So, all-in-all, pretty good right? Well, yes and no. The author does a pretty good job of covering the basics and for an amateur programmer or someone completely new to Android programming, it will probably be enough. I personally found myself wanting a little bit more in places, such as the section for sending / receiving SMS messages. Yes, he does cover these topics in Chapter 8 (Messaging) but there is no reference on how to interact with messages already on the device. I suspect this is not so much an oversight as the fact that Android provides no formal API for dealing with SMS/MMS messages that are stored already, and getting into how to do this involves a complexity a little too high for the average newcomer but it just seemed to be a cop out not to address it at all.

That gripe aside, this book does generally do an awesome job at what it set out to do - teach you how to get going with Android 4 Application Development.

Conclusion

As Android development books go this is a great place to start. You're helped to get up and running (only with Eclipse, this was written pre-Android studio) and gently introduced to the various core aspects of Android and what it means to program for it. Building upon what you've learned in each chapter, you'll be impressed with what you can do by the end of it. It doesn't answer all of the questions you'll have though and, while I suspect newcomers to programming for Android will find it to be a good reference for a while, you'll also find yourself more and more often looking for that little bit more. A reference book this it not though but, fear not, there are plenty of good references out there for you.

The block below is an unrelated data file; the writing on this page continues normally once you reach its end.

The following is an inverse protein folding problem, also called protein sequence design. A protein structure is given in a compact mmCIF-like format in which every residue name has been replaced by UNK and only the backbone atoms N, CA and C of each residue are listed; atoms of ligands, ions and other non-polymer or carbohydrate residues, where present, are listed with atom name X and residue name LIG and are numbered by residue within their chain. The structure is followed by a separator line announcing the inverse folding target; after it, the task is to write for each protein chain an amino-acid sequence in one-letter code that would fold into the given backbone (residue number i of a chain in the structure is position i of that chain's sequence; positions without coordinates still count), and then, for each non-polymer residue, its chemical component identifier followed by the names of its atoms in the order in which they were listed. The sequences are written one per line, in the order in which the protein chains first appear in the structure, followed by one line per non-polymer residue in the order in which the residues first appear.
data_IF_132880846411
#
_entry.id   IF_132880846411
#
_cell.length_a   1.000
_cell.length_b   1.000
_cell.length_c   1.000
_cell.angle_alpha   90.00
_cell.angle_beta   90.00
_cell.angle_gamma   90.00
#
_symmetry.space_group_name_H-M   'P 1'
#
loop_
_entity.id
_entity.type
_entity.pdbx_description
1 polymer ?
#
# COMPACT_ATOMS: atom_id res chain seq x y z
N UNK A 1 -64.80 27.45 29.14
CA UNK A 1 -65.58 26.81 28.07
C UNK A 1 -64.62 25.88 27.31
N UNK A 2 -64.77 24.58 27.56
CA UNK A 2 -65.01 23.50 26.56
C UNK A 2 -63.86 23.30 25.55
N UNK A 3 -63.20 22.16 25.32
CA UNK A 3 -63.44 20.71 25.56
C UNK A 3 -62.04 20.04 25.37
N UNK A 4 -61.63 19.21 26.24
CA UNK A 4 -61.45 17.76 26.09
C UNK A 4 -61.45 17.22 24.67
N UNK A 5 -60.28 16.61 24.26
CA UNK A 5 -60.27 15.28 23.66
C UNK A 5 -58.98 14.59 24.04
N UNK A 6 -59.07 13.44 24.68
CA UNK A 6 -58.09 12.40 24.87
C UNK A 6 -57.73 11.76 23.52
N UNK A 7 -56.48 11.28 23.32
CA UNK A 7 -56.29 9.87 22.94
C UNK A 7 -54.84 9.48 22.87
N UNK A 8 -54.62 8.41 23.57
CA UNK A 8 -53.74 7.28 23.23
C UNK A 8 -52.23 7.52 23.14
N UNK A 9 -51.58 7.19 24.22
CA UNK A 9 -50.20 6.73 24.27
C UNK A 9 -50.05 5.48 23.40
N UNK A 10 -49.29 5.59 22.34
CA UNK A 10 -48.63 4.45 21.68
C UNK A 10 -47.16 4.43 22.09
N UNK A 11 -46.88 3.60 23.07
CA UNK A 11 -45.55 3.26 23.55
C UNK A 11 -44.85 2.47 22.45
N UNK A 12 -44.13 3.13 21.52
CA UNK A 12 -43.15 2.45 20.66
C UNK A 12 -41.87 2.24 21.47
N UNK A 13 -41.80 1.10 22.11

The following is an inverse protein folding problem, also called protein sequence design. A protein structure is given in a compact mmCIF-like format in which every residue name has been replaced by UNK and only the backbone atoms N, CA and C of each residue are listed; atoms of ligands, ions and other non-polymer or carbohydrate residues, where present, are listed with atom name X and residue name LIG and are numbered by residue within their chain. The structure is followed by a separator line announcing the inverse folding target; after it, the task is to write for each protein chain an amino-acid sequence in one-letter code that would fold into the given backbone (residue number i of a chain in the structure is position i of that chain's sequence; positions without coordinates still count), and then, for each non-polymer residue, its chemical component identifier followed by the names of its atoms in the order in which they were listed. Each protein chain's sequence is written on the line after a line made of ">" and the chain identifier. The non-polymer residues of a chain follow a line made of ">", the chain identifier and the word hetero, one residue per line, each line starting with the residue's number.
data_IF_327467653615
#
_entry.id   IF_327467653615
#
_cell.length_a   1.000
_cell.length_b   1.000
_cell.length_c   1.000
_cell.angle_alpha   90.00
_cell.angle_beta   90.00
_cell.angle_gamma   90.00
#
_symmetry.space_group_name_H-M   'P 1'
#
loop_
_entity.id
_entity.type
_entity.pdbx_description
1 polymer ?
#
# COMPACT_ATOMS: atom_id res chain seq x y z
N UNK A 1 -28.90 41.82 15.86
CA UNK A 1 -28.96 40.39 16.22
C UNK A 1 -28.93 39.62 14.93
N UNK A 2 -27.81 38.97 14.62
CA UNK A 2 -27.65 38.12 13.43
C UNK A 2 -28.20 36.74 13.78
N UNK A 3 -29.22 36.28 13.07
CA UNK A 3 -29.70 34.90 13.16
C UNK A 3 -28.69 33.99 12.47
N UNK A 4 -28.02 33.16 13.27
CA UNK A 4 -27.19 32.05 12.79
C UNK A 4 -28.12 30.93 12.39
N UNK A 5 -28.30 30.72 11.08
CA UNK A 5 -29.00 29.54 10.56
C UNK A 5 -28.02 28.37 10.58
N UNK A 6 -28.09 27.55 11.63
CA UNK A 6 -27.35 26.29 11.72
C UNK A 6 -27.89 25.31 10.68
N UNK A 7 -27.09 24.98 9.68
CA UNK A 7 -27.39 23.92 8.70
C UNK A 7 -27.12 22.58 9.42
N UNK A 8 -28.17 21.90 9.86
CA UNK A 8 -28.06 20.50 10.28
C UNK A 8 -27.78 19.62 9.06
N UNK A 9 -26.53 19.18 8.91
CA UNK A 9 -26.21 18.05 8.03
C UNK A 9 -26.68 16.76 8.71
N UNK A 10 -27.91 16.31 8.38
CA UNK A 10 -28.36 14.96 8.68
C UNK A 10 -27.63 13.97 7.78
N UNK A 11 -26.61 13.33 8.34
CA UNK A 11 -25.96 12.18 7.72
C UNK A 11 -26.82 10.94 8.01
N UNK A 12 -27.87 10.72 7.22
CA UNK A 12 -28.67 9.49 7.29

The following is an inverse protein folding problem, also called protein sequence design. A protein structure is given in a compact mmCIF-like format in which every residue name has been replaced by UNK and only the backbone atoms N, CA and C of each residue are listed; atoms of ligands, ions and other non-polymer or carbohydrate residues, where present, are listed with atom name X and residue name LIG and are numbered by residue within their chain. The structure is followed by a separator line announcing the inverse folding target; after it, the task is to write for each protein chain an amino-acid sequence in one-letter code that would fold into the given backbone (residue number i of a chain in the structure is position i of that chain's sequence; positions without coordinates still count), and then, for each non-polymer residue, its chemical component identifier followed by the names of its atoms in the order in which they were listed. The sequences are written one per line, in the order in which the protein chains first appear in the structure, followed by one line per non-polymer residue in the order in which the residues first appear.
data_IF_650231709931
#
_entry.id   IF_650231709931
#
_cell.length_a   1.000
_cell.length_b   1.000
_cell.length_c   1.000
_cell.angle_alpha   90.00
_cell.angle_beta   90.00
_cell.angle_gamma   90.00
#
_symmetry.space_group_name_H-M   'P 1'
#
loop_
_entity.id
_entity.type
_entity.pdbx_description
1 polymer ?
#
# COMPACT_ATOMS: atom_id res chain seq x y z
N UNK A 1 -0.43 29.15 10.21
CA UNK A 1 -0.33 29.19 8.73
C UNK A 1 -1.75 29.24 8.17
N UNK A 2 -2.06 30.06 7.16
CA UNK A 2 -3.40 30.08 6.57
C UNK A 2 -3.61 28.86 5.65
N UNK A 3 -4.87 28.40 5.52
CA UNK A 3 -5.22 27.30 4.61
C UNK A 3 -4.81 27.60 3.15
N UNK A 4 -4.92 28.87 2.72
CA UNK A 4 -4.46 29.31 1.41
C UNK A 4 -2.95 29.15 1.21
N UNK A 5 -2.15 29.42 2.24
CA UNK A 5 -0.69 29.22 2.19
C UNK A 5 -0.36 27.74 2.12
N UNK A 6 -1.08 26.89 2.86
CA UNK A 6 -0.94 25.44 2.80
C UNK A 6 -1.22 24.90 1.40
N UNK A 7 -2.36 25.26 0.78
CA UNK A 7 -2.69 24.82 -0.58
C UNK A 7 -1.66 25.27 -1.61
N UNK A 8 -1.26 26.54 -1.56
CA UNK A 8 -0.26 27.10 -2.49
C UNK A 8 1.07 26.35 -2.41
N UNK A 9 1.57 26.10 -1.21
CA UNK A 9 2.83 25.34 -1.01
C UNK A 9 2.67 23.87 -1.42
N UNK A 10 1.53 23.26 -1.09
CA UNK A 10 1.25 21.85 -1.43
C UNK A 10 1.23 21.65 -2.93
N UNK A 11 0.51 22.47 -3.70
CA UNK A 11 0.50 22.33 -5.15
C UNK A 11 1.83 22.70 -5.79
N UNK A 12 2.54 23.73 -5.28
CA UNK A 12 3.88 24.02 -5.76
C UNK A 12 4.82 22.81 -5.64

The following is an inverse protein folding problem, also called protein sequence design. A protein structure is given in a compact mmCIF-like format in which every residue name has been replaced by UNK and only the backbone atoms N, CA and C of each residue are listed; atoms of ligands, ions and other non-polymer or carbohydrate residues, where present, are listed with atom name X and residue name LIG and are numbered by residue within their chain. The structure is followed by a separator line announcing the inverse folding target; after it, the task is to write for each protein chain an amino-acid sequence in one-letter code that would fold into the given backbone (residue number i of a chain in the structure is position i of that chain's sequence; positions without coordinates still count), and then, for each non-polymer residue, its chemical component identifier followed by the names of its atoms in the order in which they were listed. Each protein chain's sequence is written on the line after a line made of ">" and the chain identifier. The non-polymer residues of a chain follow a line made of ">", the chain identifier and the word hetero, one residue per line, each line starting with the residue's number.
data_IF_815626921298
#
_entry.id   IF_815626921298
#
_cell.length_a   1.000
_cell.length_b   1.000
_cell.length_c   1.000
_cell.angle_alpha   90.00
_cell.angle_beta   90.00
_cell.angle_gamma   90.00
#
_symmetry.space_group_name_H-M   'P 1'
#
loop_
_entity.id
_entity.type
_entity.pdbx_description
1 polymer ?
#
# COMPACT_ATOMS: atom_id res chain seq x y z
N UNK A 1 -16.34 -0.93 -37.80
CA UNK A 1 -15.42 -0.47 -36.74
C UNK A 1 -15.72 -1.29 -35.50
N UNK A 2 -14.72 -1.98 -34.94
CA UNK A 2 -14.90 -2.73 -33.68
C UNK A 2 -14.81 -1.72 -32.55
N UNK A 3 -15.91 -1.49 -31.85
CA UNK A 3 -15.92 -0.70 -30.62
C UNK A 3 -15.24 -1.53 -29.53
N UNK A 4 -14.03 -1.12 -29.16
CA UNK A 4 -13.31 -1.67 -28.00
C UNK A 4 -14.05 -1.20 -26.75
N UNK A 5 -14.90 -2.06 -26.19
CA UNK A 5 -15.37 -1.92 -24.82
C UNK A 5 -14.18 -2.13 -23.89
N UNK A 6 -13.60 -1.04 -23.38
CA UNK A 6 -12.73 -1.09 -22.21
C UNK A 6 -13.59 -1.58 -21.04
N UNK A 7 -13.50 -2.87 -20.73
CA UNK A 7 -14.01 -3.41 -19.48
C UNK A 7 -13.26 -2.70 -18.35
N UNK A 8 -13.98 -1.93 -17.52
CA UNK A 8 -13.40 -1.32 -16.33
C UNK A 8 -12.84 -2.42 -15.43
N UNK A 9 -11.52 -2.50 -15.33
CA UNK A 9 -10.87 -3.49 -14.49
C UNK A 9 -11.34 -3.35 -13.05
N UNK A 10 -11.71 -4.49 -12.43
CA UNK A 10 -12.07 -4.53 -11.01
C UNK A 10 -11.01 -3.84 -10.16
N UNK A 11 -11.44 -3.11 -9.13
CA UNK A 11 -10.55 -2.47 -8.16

Rating

With the caveats of this book NOT being for professionals AND being a little dated now, I'd rate it 4.5/5 - you'll find it to be a great starting place and a natural stepping stone to bigger and bolder Android concepts and techniques.

Thanks for reading!

Andy

Next review will be the Android Programming Book: Android Developer Tools Essentials